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Escali Arti Glass Scale
Essential for accurately measuring ingredients, especially flour whose weight is affected by humidity. I also weigh the water. These glass scales come in a variety of bright colors—I leave mine on the kitchen counter when not in use.

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OXO Stainless Steel Insulated Mixing Bowls (set of 3)
These bowls have a wonderful grip on the bottom that keeps them solidly in place while you’re mixing.

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Zassenhaus Magnetic Retro 60 Minute Kitchen Timer
In bread making, timing is essential, no wiggle room. Keeping time never looked so good.

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Cultivated Thread Handwoven Kitchen Towels
The Cultivated Thread is a small-batch weaving studio located right here in Bath, Maine. They work exclusively with natural fibers and source organic and/or U.S.–produced materials as much as possible. They add a beautiful pop of color to your kitchen and are highly functional, too!

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OXO Silicone Baking Mat
These mats have replaced parchment in our Now You’re Cooking demo kitchen and in our homes. They have a nonstick surface that can be baked on and then easily wiped clean. They make a great surface for the counter, so I don’t have to use as much flour and the dough won’t stick. If I’m making a pavlova—a meringue-based dessert or shell filled with whipped cream and fruit and named after the Russian ballerina Anna Pavlova—I put it on a mat and it peels right off.

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Frieling Proofing Basket
Made of natural cane, these baskets give a better rise to produce crustier bread. They also leave the famous ringed markings on the finished loaves that are a signature of European breads. I always use these to proof my bread dough. Often I use them in the refrigerator when I proof my hybrid sourdough overnight.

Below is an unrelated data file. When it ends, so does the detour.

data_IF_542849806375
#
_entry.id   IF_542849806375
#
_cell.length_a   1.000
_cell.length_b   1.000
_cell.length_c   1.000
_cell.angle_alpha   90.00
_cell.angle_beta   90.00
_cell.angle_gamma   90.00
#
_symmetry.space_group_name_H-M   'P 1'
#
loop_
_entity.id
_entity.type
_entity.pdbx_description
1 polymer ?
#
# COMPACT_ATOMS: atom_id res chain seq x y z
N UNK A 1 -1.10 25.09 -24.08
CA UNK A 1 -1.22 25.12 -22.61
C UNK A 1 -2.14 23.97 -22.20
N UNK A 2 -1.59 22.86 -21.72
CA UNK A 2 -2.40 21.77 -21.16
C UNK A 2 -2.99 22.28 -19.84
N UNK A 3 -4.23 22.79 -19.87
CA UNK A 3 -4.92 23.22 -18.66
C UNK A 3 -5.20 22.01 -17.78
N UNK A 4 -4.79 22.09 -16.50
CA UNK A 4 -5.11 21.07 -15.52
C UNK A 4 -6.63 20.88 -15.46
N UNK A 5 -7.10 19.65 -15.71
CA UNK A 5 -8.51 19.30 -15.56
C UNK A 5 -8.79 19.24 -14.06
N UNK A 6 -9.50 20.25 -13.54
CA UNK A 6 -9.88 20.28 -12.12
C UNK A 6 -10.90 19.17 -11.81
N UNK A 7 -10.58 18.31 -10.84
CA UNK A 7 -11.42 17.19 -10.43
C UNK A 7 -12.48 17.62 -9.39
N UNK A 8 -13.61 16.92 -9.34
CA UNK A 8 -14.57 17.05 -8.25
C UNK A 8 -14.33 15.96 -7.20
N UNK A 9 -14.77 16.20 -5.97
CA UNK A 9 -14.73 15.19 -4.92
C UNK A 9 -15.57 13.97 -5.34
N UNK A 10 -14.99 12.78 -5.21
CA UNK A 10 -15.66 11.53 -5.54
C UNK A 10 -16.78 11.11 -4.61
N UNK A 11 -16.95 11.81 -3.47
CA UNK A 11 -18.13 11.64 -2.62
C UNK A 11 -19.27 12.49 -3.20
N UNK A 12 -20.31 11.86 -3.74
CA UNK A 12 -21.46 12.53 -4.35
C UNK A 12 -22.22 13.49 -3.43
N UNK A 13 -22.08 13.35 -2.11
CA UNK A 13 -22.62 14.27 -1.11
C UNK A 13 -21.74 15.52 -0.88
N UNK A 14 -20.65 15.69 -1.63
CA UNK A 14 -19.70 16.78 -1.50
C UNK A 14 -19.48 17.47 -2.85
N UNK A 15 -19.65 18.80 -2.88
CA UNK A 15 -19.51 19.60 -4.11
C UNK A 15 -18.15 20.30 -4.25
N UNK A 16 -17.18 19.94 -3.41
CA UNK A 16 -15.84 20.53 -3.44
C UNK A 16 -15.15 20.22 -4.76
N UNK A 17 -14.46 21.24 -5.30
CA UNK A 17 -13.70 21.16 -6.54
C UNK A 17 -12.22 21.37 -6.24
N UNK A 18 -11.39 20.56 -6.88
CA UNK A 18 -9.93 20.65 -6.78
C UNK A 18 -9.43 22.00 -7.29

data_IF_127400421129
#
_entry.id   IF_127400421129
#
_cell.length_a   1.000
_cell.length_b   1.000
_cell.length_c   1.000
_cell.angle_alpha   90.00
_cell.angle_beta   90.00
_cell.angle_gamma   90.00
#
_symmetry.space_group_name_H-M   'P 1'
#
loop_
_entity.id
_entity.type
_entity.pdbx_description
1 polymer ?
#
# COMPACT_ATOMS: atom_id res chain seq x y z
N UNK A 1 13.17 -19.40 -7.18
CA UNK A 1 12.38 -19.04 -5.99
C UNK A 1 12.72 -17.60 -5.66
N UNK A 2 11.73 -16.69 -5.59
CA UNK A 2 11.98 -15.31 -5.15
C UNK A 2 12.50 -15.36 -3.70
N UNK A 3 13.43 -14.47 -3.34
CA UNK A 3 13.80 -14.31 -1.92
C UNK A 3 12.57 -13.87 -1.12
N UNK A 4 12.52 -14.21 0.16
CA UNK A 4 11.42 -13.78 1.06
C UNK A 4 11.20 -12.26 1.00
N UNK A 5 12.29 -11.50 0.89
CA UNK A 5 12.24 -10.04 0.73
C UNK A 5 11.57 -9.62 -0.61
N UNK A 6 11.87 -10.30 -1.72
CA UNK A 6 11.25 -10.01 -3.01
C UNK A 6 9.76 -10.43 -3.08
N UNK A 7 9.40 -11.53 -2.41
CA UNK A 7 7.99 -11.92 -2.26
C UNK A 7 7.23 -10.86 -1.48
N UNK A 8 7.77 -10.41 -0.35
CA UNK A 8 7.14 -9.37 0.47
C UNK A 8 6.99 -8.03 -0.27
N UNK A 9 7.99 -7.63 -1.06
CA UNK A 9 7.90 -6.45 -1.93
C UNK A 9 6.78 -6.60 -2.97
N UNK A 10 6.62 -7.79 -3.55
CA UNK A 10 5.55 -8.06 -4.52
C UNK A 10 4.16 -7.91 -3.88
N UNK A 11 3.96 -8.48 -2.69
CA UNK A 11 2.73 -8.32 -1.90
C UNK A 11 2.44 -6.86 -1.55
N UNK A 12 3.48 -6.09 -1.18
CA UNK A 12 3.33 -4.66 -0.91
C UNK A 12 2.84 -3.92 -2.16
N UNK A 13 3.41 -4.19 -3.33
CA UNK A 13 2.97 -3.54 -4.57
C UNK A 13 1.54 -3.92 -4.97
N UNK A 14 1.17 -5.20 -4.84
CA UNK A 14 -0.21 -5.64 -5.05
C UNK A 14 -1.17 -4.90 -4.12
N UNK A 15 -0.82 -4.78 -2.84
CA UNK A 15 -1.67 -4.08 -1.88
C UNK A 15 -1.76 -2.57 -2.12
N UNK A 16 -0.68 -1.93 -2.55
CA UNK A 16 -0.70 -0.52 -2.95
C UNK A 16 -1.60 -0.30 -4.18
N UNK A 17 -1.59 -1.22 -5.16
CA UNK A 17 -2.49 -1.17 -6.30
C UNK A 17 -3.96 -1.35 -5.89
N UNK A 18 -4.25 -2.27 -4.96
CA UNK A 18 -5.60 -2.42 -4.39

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Breville Temperature Select Electric Kettle
Stay energized through all of your fall baking projects with coffee and teas made with this electric kettle. Boasting five temperature settings for tea and coffee, making it simple to attain the perfect temperature for black, green, white, oolong teas or French press coffee.

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Food Huggers Flexible Silicone and Glass Stackable Lids
These are the only flexible-fit lids with the strength to stack. The tempered glass lens lets you see what’s inside. I find them helpful for keeping a lid on the sourdough starter.

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Emile Henry Bread Cloche
This ceramic bread baker not only helps to yield crusty bread with a soft interior, it can be used for roasting vegetables or meat. Also, it makes a beautiful tray for serving and storing your bread.

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Zwilling Pro 9-inch Bread Knife
A comfortable knife with a sharp blade to slice through even the crustiest of breads.